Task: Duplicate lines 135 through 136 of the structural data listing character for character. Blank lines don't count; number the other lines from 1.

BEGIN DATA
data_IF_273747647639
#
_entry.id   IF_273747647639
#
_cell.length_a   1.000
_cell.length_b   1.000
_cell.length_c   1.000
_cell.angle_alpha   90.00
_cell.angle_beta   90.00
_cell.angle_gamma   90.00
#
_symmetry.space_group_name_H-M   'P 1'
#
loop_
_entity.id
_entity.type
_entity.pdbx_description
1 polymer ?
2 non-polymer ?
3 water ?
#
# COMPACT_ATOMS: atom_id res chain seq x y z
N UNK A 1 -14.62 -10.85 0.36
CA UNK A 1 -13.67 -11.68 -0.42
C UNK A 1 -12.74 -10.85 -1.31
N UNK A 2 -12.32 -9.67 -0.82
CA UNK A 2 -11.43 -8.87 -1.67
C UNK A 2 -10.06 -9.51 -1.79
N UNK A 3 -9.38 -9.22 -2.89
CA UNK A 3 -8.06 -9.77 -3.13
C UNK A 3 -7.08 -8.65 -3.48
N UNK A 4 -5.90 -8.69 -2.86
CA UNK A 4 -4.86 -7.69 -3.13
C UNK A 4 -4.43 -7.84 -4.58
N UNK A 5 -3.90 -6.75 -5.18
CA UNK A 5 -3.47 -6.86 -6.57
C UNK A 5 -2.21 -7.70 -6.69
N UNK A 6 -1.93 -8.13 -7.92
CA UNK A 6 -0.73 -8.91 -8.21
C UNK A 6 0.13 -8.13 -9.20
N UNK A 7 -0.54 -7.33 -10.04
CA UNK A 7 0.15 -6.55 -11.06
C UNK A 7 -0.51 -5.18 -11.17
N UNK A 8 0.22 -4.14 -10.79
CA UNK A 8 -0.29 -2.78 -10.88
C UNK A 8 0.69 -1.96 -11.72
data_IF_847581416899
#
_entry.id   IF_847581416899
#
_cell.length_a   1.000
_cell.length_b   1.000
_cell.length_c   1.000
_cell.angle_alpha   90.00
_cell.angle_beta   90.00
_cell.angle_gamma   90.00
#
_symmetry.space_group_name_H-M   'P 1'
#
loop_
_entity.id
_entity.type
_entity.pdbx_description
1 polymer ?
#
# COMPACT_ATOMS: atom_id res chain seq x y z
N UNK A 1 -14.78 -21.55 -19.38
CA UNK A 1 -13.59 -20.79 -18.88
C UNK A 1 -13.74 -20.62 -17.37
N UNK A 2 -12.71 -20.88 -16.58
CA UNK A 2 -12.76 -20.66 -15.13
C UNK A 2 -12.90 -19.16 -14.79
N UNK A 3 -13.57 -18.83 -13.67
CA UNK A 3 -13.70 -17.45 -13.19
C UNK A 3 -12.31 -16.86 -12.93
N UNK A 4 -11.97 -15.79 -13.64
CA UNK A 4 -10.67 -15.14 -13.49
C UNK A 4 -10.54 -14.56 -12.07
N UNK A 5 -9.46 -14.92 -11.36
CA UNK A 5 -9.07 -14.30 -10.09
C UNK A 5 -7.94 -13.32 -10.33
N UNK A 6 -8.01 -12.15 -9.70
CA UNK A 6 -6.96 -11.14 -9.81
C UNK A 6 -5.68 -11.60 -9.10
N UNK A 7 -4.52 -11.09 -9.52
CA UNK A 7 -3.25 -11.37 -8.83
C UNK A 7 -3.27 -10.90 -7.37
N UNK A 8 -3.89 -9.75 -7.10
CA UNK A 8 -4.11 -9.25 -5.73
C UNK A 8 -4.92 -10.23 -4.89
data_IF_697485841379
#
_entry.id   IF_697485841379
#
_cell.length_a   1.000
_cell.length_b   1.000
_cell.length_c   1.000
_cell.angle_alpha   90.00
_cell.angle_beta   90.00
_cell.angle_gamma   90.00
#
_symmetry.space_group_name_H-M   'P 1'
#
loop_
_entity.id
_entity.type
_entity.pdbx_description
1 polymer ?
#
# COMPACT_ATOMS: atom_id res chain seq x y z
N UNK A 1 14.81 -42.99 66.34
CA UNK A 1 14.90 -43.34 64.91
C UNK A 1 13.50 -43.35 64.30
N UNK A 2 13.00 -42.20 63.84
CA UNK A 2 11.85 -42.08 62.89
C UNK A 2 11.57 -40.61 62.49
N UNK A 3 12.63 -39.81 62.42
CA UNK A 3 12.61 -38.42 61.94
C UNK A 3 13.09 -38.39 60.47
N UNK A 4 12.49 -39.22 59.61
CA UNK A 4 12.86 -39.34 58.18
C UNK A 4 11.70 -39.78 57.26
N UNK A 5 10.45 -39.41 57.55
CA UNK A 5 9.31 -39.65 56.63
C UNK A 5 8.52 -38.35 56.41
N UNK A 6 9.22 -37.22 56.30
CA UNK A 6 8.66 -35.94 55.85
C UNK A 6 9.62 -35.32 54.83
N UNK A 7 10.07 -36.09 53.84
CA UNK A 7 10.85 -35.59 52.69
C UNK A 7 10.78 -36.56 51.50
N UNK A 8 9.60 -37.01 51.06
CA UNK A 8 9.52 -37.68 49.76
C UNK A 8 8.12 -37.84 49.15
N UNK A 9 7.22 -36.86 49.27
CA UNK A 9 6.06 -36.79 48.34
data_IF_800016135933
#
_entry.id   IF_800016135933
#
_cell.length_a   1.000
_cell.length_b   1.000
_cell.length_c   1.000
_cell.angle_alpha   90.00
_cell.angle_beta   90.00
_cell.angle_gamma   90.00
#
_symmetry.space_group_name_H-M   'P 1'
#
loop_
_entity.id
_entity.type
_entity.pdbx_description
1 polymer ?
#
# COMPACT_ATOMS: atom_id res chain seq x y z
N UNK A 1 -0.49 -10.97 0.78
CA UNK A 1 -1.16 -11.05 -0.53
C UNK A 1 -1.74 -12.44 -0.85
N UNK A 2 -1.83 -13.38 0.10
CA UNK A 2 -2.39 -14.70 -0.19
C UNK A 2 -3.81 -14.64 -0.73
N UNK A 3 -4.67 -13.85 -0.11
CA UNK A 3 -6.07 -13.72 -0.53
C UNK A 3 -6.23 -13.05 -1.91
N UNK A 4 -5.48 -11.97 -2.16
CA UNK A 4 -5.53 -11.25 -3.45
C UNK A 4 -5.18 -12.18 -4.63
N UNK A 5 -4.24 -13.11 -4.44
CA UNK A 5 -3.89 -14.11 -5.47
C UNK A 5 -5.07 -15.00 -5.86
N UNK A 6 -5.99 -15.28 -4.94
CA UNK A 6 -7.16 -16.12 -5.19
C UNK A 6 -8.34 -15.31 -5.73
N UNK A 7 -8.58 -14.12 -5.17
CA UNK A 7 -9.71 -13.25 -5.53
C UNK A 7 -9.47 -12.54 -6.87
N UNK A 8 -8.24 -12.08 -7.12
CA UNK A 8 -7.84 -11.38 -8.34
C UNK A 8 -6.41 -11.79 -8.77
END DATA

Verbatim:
N UNK A 9 7.22 -36.86 49.27
CA UNK A 9 6.06 -36.79 48.34